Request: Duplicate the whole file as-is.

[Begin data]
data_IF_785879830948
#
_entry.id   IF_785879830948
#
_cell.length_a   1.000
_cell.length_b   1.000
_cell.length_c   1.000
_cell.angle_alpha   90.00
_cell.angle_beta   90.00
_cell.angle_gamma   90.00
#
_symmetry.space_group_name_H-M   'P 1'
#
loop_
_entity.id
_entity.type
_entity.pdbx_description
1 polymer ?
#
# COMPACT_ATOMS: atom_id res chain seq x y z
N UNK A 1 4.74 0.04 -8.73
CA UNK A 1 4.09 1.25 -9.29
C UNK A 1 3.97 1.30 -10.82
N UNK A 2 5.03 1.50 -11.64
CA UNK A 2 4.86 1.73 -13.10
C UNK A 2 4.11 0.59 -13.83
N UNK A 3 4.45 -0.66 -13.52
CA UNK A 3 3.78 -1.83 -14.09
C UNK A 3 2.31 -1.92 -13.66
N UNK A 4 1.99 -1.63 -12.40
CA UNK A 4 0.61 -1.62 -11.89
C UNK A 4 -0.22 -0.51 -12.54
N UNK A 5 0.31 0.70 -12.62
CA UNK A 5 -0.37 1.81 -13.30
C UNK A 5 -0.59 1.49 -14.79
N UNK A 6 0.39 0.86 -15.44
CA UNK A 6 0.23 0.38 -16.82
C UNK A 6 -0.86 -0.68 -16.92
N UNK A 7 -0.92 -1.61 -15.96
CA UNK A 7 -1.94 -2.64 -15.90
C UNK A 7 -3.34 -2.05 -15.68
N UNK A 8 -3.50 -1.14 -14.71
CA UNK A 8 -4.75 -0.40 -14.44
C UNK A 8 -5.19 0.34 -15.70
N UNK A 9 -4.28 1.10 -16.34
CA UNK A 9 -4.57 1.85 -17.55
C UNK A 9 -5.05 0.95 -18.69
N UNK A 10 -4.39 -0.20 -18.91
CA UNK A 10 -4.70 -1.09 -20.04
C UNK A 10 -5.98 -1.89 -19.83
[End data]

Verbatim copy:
data_IF_785879830948
#
_entry.id   IF_785879830948
#
_cell.length_a   1.000
_cell.length_b   1.000
_cell.length_c   1.000
_cell.angle_alpha   90.00
_cell.angle_beta   90.00
_cell.angle_gamma   90.00
#
_symmetry.space_group_name_H-M   'P 1'
#
loop_
_entity.id
_entity.type
_entity.pdbx_description
1 polymer ?
#
# COMPACT_ATOMS: atom_id res chain seq x y z
N UNK A 1 4.74 0.04 -8.73
CA UNK A 1 4.09 1.25 -9.29
C UNK A 1 3.97 1.30 -10.82
N UNK A 2 5.03 1.50 -11.64
CA UNK A 2 4.86 1.73 -13.10
C UNK A 2 4.11 0.59 -13.83
N UNK A 3 4.45 -0.66 -13.52
CA UNK A 3 3.78 -1.83 -14.09
C UNK A 3 2.31 -1.92 -13.66
N UNK A 4 1.99 -1.63 -12.40
CA UNK A 4 0.61 -1.62 -11.89
C UNK A 4 -0.22 -0.51 -12.54
N UNK A 5 0.31 0.70 -12.62
CA UNK A 5 -0.37 1.81 -13.30
C UNK A 5 -0.59 1.49 -14.79
N UNK A 6 0.39 0.86 -15.44
CA UNK A 6 0.23 0.38 -16.82
C UNK A 6 -0.86 -0.68 -16.92
N UNK A 7 -0.92 -1.61 -15.96
CA UNK A 7 -1.94 -2.64 -15.90
C UNK A 7 -3.34 -2.05 -15.68
N UNK A 8 -3.50 -1.14 -14.71
CA UNK A 8 -4.75 -0.40 -14.44
C UNK A 8 -5.19 0.34 -15.70
N UNK A 9 -4.28 1.10 -16.34
CA UNK A 9 -4.57 1.85 -17.55
C UNK A 9 -5.05 0.95 -18.69
N UNK A 10 -4.39 -0.20 -18.91
CA UNK A 10 -4.70 -1.09 -20.04
C UNK A 10 -5.98 -1.89 -19.83